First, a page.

Mentoring and Coaching: Listening

I work with hundreds of students each term and do my best to help as many as I can. One way that I do this is to set up my course assignments in such a way that each one builds on the next and that the student can learn and improve. I also actively mentor and coach many students from the prospective student who I might take on a tour or chat with in my office through the graduate student teaching her or his first class.

As a mentor or coach, I appreciate those moments when I can celebrate a student’s success. And, those teachable moments, when focus is needed to figure out what is next. What is the next step after there is a set back. These moments provide lessons in coping, crying, and then the strategy. What are Plans B, C, and D? There are also times when you just have to keep quiet and listen. I find that in many instances, the person sitting across from me at the coffee table or in my office needs to articulate aloud what they’re thinking and you have to listen attentively and pause. For me, this occasionally means biting my tongue. I want to help, but the help is to just listen and encourage.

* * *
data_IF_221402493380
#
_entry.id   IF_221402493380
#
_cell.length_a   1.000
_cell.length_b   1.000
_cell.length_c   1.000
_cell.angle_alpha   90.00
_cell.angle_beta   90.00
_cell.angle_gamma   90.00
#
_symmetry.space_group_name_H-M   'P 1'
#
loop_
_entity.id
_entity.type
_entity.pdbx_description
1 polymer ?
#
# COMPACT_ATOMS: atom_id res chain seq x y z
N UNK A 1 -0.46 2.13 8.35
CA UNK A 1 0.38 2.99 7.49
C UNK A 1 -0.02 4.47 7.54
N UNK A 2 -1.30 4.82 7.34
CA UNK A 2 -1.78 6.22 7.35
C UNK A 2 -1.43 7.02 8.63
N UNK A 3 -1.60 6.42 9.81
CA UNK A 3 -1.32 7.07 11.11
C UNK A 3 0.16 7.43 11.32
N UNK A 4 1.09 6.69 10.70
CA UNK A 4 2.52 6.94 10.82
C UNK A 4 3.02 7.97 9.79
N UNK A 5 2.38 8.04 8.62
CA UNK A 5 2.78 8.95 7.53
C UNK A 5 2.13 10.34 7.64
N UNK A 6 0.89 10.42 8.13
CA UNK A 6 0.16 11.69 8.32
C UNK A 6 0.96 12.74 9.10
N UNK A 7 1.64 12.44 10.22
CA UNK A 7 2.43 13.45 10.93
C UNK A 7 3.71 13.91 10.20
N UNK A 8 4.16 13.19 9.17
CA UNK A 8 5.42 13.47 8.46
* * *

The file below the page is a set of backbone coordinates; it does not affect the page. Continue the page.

A good mentor/coach must listen. When a student gets closer to their last year, term or graduation a panic can set in for them. I remember this feeling before I graduated, as I wondered what graduate school would be like (that is another post). I’ve bumped into many current and soon to be former students and April was all about listening and encouraging them. They are on the precipice of major change and need to work through this. The best gift I can give is to listen. Today I’m thinking about the importance of listening.


My Lifetime Listens to Yours. Muriel Ruckeyser